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Area Rug History

Area rugs have a rich history in the new and old worlds, but the oldest surviving knotted rug is the Pazyryk carpet found in the Altai Mountains of Southern Siberia. Dating to the 5th Century BCE (about 2500 years ago), the Pazyryk carpet was discovered by archaeologists in 1949 and is currently displayed in St. Petersburg, Russia at the Hermitage museum. The practice of hand-knotting rugs today continues in contemporary area rugs as well as more traditional styles.

Throughout history, area rugs and various construction techniques have spread throughout the world. Large-scale Persian and Oriental rugs have been widely produced and used in Asia and the Middle East for centuries, but were not commonly available to average European and American households before the onset of mass production. With the relatively recent production of man-made carpets and area rugs using synthetic and natural materials, floor coverings are available to fit any budget.


Handmade Rug Facts

Hand-knotted rugs are often judged by the number of knots per square inch. On average weavers tie between 5000 to 6000 knots per day. More detailed designs typically have a fine weave, i.e. a greater quantity of smaller knots. Very fine weave is 180 or more knots per square inch, fine ranges from 90-180, medium is between 40-90 and less than 40 knots represents a coarse weave.

Weavers require a full-size chart on graph paper, called a cartoon, to assess the rug design. The design is a reference map of yarn type and color, where one graph square equals one knot.

Looms are strung in two directions. The warp is the base of the rug and is strung vertically. The weft yarns are woven, knotted, or tufted horizontally through the warp creating the pile.

Asian rug weavers typically come from families that have been weaving for generations and are usually males in their mid-twenties.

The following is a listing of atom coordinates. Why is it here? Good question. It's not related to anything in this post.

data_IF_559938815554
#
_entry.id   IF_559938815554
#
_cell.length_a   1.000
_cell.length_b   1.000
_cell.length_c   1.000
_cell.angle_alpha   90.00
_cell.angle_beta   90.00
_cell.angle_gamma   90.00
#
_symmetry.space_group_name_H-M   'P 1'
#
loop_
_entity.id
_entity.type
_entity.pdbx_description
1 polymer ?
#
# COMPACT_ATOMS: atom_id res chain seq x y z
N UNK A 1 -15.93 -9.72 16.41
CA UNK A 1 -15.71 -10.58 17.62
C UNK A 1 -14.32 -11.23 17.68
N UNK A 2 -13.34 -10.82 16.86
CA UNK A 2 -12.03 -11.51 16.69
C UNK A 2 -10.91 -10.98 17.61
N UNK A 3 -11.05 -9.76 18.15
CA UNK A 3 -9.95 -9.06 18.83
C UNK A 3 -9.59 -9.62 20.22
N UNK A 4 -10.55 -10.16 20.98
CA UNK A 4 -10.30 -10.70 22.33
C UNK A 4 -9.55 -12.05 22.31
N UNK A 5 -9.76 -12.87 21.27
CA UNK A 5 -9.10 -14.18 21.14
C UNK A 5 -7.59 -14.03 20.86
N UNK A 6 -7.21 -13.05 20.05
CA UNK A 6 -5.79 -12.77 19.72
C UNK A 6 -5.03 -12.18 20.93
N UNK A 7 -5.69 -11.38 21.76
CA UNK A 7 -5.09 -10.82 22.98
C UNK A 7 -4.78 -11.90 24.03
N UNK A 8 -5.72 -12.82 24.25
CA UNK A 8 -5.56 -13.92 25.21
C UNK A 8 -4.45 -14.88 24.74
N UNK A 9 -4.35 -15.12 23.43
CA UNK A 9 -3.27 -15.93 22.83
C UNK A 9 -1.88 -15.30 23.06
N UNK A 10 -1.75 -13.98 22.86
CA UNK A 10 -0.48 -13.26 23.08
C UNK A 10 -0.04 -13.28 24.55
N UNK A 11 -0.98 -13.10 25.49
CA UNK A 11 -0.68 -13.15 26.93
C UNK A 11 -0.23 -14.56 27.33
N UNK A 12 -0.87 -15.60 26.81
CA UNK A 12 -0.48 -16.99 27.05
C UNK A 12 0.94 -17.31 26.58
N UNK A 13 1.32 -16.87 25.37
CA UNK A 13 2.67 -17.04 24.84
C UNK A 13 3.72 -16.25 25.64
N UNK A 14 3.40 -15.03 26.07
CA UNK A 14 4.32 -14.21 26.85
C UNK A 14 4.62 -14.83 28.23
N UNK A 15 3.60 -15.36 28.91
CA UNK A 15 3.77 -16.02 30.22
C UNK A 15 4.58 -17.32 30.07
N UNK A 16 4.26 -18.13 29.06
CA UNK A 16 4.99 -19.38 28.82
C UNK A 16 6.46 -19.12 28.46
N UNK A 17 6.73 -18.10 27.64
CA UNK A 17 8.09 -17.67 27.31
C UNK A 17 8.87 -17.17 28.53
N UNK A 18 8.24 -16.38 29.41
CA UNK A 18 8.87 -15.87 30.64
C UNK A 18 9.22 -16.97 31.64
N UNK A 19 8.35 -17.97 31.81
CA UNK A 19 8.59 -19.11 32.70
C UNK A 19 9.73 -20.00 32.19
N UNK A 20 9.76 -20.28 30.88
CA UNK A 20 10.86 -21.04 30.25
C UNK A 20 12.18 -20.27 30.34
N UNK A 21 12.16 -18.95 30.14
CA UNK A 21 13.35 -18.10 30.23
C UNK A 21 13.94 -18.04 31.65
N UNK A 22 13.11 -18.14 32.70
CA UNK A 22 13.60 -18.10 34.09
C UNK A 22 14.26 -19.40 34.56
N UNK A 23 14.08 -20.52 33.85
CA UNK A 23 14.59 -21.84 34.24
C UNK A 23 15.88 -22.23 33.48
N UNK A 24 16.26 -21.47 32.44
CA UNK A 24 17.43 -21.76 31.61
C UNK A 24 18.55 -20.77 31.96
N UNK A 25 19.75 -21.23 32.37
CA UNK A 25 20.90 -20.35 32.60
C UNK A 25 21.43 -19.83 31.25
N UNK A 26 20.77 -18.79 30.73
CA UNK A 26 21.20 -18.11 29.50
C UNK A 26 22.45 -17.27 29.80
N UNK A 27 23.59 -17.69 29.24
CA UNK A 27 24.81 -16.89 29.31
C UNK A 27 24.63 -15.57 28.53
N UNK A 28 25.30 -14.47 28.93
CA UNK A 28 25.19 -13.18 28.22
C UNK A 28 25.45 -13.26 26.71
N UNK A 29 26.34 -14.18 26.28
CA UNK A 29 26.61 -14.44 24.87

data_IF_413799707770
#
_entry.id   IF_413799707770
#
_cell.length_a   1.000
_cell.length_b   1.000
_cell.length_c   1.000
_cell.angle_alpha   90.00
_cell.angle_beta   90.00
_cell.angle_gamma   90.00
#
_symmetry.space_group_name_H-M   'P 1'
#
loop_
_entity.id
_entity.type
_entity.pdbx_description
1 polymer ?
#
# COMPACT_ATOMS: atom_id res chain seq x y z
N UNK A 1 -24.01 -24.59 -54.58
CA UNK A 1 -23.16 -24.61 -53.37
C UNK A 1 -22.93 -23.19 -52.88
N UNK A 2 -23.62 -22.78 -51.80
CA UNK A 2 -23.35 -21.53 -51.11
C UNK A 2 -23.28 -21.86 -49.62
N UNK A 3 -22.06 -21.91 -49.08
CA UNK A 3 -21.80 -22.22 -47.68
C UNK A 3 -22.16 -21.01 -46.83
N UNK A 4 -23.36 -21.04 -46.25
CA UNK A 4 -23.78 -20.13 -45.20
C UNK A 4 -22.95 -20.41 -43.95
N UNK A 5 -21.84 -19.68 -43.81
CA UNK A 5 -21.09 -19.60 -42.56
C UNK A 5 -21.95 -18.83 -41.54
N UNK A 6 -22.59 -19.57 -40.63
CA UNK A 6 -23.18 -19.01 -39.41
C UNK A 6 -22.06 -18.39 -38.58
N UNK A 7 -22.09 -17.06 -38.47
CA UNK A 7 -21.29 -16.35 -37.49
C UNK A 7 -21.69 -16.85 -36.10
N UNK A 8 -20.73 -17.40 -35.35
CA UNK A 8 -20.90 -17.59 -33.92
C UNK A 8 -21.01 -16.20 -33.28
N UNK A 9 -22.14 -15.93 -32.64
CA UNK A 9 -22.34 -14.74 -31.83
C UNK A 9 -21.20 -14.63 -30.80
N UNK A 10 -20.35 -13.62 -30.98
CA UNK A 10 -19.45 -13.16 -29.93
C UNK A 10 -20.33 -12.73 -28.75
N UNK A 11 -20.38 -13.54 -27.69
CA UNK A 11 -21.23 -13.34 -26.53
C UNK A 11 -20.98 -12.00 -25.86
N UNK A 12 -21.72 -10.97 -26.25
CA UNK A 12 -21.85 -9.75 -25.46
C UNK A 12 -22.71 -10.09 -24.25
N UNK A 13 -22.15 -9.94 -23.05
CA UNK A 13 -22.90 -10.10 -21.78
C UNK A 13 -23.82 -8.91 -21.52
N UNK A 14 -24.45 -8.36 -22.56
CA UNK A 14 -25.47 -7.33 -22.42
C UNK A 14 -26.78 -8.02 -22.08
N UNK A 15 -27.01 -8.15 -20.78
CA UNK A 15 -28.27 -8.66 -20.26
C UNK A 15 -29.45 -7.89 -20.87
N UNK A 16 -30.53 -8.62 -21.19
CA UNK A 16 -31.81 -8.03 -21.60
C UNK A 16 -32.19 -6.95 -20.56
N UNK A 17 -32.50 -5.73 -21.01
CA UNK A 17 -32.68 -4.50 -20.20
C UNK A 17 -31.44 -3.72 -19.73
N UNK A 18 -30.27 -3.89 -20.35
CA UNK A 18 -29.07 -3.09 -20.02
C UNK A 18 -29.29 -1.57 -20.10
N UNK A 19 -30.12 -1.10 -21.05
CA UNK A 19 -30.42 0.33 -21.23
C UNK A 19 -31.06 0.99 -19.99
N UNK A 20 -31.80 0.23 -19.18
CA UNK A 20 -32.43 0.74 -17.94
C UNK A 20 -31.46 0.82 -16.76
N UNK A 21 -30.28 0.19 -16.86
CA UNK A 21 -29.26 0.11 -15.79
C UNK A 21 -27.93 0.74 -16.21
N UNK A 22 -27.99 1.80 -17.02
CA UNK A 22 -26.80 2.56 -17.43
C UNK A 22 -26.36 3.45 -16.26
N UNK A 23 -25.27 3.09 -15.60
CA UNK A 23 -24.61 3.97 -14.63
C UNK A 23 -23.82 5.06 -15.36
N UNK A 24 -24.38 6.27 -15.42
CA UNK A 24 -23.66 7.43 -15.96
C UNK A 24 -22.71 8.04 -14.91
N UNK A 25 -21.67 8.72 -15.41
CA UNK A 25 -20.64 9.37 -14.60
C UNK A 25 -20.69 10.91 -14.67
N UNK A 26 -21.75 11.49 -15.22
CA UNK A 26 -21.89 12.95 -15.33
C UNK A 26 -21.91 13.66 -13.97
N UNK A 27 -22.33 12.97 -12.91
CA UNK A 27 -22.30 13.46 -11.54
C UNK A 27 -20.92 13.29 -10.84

Area Rug Dyes


Natural dyes are produced from plant sources such as ochre, indigo and madder. Historical animal sources include cochineal and shellfish. Natural dyes vary widely by nature, and can be inconsistent if one rug is created from multiple batches. Natural dyes fade easily in sunlight.

Chrome dyes are modern synthetic dyes used to manufacture rugs today. They produce a wider range of color and are more colorfast. These dyes are blended with potassium bicarbonate to dye wool, which helps resist fading.


Area Rug Tips

  • Silk is a natural fiber that looks beautiful, produces a fine hand, and possesses a vibrant sheen but is difficult to clean. Consider a faux silk fiber such as rayon blended with wool to achieve the same effect.
  • Choose an area rug that fits the space. Consider the amount of traffic and use a space receives in addition to the shape, size and color of the area rug.
  • If the area rug has a fringe, make sure it is well constructed and use care when vacuuming around the rug edge.
  • Do not use the vacuum beater brush when cleaning hand-knotted, looped, or tufted area rugs.
  • Area rug underlays can be used on bare surfaces and carpet to help secure the area rug and absorb impact.